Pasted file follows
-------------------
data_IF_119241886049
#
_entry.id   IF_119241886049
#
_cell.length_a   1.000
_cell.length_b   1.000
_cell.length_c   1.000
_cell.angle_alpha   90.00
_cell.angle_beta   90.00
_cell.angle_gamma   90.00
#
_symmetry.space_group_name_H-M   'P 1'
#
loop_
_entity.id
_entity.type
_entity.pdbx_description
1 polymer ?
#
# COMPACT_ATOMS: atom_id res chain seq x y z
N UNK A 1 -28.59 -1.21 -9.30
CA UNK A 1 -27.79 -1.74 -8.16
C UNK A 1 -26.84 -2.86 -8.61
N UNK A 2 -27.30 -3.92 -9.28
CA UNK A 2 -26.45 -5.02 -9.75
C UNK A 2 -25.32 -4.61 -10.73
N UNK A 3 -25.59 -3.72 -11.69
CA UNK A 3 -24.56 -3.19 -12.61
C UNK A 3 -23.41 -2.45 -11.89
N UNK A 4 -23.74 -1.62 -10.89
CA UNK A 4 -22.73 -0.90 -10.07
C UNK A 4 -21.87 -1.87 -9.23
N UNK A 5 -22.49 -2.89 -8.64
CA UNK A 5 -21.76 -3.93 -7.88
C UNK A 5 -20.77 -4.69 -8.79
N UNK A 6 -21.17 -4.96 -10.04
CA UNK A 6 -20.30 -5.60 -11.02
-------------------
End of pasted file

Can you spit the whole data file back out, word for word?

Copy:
data_IF_119241886049
#
_entry.id   IF_119241886049
#
_cell.length_a   1.000
_cell.length_b   1.000
_cell.length_c   1.000
_cell.angle_alpha   90.00
_cell.angle_beta   90.00
_cell.angle_gamma   90.00
#
_symmetry.space_group_name_H-M   'P 1'
#
loop_
_entity.id
_entity.type
_entity.pdbx_description
1 polymer ?
#
# COMPACT_ATOMS: atom_id res chain seq x y z
N UNK A 1 -28.59 -1.21 -9.30
CA UNK A 1 -27.79 -1.74 -8.16
C UNK A 1 -26.84 -2.86 -8.61
N UNK A 2 -27.30 -3.92 -9.28
CA UNK A 2 -26.45 -5.02 -9.75
C UNK A 2 -25.32 -4.61 -10.73
N UNK A 3 -25.59 -3.72 -11.69
CA UNK A 3 -24.56 -3.19 -12.61
C UNK A 3 -23.41 -2.45 -11.89
N UNK A 4 -23.74 -1.62 -10.89
CA UNK A 4 -22.73 -0.90 -10.07
C UNK A 4 -21.87 -1.87 -9.23
N UNK A 5 -22.49 -2.89 -8.64
CA UNK A 5 -21.76 -3.93 -7.88
C UNK A 5 -20.77 -4.69 -8.79
N UNK A 6 -21.17 -4.96 -10.04
CA UNK A 6 -20.30 -5.60 -11.02